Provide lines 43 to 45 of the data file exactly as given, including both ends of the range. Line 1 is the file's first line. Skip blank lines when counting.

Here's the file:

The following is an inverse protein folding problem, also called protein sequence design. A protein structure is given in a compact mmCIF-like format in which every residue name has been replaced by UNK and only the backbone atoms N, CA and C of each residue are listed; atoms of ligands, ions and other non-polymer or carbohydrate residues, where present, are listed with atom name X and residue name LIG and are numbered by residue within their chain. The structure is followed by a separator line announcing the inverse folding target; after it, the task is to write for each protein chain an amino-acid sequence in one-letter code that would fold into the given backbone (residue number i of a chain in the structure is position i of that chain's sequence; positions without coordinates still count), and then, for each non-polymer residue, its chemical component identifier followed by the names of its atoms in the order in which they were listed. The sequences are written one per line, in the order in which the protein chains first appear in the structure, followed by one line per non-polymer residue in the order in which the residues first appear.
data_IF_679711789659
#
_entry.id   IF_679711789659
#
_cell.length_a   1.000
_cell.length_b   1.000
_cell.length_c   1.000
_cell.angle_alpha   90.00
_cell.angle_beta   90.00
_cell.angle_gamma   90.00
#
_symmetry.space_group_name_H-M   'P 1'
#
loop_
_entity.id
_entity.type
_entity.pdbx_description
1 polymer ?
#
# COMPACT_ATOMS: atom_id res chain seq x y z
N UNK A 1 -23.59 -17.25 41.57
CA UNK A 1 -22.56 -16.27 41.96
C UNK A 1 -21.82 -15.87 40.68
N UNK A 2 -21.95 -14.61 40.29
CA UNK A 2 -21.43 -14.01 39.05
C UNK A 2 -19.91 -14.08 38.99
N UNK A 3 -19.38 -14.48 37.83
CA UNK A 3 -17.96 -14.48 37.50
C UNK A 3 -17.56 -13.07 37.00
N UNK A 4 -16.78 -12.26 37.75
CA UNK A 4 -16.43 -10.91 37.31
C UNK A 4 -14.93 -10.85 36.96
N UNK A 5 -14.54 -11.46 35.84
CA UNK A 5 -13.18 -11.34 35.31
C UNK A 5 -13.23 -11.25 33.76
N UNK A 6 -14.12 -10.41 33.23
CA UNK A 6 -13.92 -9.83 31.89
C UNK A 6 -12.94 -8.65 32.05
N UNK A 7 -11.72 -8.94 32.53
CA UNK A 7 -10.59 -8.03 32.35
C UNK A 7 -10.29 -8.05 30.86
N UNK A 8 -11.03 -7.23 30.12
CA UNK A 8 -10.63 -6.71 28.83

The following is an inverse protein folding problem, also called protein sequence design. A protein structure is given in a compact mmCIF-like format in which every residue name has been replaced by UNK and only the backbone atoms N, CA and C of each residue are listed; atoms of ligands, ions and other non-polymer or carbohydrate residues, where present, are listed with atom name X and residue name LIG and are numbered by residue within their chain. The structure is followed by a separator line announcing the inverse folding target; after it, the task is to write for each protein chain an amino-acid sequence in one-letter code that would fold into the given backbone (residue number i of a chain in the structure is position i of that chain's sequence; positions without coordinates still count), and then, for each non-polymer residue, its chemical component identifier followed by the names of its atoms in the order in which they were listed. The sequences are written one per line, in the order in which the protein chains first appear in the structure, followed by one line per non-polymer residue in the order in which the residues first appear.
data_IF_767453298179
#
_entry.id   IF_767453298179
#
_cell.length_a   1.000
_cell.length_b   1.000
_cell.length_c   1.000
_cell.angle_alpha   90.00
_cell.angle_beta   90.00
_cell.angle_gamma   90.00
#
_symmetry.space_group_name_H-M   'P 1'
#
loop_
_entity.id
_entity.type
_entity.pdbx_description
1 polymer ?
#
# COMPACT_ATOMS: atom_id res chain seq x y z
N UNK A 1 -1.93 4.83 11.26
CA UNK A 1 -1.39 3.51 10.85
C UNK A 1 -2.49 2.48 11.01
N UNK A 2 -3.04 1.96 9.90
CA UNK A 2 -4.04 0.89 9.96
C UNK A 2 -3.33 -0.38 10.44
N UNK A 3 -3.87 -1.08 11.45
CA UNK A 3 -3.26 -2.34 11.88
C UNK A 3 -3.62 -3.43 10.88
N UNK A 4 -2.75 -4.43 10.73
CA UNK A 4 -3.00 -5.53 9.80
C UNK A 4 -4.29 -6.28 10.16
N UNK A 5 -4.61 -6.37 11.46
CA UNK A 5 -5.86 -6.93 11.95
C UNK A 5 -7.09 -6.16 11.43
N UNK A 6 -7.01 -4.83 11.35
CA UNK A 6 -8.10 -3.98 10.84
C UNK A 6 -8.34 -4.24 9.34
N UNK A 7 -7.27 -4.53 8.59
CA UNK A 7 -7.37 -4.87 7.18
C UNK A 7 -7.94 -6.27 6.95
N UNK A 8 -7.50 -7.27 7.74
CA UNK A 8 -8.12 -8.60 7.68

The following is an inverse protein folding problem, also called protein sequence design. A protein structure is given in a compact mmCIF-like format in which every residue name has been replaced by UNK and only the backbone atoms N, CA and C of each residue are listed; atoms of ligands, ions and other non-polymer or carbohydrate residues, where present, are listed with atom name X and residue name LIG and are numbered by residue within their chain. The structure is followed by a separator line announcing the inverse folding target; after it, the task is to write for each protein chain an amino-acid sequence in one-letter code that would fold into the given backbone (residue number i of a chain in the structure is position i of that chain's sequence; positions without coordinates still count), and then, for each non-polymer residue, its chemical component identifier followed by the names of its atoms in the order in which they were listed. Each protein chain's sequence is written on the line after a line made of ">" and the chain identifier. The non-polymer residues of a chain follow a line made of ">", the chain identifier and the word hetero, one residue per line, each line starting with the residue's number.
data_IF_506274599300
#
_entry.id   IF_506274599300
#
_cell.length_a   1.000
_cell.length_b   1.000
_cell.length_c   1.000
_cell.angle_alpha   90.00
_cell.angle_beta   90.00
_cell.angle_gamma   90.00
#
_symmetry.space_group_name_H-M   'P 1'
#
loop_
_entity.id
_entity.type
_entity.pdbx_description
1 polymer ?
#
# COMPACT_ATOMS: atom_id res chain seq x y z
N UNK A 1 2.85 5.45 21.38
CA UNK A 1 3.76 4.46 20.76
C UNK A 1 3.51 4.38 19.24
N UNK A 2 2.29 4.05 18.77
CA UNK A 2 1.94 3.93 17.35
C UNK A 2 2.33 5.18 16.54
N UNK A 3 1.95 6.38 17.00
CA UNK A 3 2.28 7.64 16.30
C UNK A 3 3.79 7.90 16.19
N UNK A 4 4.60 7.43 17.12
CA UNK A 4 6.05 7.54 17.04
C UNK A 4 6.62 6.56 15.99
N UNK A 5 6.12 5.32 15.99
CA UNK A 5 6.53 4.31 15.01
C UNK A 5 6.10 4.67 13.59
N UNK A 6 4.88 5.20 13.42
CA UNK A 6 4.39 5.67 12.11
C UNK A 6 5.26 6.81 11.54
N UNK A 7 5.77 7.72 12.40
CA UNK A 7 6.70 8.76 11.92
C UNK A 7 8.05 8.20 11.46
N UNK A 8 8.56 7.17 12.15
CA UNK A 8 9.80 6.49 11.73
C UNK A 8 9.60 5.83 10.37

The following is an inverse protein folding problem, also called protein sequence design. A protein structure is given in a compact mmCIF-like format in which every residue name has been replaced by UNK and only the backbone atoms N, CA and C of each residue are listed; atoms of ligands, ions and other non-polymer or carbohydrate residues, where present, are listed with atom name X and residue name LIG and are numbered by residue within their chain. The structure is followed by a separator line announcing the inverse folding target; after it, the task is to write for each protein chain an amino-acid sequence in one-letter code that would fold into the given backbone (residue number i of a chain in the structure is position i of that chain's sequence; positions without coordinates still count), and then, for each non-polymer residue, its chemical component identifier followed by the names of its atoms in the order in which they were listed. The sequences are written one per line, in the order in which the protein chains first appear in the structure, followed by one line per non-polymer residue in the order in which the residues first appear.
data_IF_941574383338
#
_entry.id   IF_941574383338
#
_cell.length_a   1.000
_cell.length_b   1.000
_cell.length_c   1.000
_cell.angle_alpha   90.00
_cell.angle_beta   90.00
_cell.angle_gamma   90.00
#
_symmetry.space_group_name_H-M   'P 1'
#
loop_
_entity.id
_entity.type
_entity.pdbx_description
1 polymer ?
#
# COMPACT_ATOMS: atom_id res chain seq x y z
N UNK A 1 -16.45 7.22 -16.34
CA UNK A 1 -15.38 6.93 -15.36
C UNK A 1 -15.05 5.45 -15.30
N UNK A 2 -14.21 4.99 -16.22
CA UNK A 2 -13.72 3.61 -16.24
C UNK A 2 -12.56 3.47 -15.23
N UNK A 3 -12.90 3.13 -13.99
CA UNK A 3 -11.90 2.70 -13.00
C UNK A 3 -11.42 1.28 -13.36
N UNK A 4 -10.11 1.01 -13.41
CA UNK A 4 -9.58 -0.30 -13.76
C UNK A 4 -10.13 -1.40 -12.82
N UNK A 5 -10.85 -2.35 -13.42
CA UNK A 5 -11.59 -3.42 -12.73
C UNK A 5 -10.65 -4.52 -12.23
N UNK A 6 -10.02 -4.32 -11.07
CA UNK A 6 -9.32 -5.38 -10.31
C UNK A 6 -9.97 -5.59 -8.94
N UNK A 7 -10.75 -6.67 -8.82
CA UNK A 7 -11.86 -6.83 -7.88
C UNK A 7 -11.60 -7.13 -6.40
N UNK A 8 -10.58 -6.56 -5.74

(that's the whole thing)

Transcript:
N UNK A 8 -11.03 -7.23 30.12
CA UNK A 8 -10.63 -6.71 28.83

The following is an inverse protein folding problem, also called protein sequence design. A protein structure is given in a compact mmCIF-like format in which every residue name has been replaced by UNK and only the backbone atoms N, CA and C of each residue are listed; atoms of ligands, ions and other non-polymer or carbohydrate residues, where present, are listed with atom name X and residue name LIG and are numbered by residue within their chain. The structure is followed by a separator line announcing the inverse folding target; after it, the task is to write for each protein chain an amino-acid sequence in one-letter code that would fold into the given backbone (residue number i of a chain in the structure is position i of that chain's sequence; positions without coordinates still count), and then, for each non-polymer residue, its chemical component identifier followed by the names of its atoms in the order in which they were listed. The sequences are written one per line, in the order in which the protein chains first appear in the structure, followed by one line per non-polymer residue in the order in which the residues first appear.